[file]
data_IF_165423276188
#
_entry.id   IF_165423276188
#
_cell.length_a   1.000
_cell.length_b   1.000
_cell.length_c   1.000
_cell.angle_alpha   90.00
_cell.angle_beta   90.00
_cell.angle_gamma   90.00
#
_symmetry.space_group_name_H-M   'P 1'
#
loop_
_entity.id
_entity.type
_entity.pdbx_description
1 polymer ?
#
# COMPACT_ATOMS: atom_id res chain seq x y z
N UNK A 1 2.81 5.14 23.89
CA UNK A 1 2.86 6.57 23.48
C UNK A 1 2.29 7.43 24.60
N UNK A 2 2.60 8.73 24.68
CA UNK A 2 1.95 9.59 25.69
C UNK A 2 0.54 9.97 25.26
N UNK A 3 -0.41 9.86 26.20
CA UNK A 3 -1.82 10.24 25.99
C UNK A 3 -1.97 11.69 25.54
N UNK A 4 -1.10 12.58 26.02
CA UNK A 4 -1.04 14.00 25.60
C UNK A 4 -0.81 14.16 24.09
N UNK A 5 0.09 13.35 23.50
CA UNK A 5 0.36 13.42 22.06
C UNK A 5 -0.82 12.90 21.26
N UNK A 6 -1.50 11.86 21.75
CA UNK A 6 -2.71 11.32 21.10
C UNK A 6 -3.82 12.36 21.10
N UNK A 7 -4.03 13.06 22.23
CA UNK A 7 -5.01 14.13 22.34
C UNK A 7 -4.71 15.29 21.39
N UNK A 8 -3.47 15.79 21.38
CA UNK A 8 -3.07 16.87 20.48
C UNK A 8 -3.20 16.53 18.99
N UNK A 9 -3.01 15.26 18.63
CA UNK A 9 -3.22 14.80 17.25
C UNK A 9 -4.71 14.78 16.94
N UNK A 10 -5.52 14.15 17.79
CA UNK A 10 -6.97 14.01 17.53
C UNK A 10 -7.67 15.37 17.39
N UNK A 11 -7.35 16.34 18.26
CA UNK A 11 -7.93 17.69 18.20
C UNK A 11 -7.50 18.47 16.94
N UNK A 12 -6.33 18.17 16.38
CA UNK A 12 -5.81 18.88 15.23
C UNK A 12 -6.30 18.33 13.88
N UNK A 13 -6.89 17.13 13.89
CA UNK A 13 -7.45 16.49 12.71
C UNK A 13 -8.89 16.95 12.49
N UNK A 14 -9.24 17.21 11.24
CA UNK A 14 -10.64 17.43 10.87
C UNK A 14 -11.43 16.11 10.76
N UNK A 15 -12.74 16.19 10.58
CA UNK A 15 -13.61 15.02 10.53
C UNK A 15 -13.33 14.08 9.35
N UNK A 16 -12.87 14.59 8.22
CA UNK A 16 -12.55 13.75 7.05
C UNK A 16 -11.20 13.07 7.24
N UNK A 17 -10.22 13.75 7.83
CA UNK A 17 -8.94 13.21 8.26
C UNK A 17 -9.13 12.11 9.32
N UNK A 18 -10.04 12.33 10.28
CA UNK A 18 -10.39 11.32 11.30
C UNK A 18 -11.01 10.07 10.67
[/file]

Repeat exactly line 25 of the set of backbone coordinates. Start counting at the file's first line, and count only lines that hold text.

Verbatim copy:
CA UNK A 2 1.95 9.59 25.69